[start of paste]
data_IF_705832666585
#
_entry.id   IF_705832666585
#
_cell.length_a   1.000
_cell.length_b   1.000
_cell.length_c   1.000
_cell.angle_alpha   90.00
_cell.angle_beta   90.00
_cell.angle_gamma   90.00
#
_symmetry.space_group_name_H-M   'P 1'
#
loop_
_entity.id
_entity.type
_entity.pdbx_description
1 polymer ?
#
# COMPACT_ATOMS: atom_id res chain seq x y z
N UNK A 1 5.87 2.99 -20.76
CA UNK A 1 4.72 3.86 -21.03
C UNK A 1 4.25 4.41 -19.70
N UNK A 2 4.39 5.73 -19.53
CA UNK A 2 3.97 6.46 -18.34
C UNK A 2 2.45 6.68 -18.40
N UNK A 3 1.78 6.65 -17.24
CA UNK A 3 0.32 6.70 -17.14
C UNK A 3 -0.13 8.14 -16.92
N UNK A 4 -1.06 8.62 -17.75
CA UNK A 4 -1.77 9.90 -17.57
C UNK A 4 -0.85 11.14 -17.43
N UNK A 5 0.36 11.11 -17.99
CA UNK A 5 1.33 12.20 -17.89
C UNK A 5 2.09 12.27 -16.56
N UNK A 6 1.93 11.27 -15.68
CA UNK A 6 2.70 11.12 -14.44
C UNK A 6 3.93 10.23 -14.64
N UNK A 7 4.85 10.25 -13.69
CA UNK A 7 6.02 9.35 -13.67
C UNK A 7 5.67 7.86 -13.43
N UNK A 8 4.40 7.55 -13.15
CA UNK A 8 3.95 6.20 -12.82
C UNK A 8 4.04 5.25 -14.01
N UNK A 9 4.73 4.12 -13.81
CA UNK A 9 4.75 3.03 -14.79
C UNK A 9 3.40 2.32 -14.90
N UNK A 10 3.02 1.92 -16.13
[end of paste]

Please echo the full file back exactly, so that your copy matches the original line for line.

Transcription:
data_IF_705832666585
#
_entry.id   IF_705832666585
#
_cell.length_a   1.000
_cell.length_b   1.000
_cell.length_c   1.000
_cell.angle_alpha   90.00
_cell.angle_beta   90.00
_cell.angle_gamma   90.00
#
_symmetry.space_group_name_H-M   'P 1'
#
loop_
_entity.id
_entity.type
_entity.pdbx_description
1 polymer ?
#
# COMPACT_ATOMS: atom_id res chain seq x y z
N UNK A 1 5.87 2.99 -20.76
CA UNK A 1 4.72 3.86 -21.03
C UNK A 1 4.25 4.41 -19.70
N UNK A 2 4.39 5.73 -19.53
CA UNK A 2 3.97 6.46 -18.34
C UNK A 2 2.45 6.68 -18.40
N UNK A 3 1.78 6.65 -17.24
CA UNK A 3 0.32 6.70 -17.14
C UNK A 3 -0.13 8.14 -16.92
N UNK A 4 -1.06 8.62 -17.75
CA UNK A 4 -1.77 9.90 -17.57
C UNK A 4 -0.85 11.14 -17.43
N UNK A 5 0.36 11.11 -17.99
CA UNK A 5 1.33 12.20 -17.89
C UNK A 5 2.09 12.27 -16.56
N UNK A 6 1.93 11.27 -15.68
CA UNK A 6 2.70 11.12 -14.44
C UNK A 6 3.93 10.23 -14.64
N UNK A 7 4.85 10.25 -13.69
CA UNK A 7 6.02 9.35 -13.67
C UNK A 7 5.67 7.86 -13.43
N UNK A 8 4.40 7.55 -13.15
CA UNK A 8 3.95 6.20 -12.82
C UNK A 8 4.04 5.25 -14.01
N UNK A 9 4.73 4.12 -13.81
CA UNK A 9 4.75 3.03 -14.79
C UNK A 9 3.40 2.32 -14.90
N UNK A 10 3.02 1.92 -16.13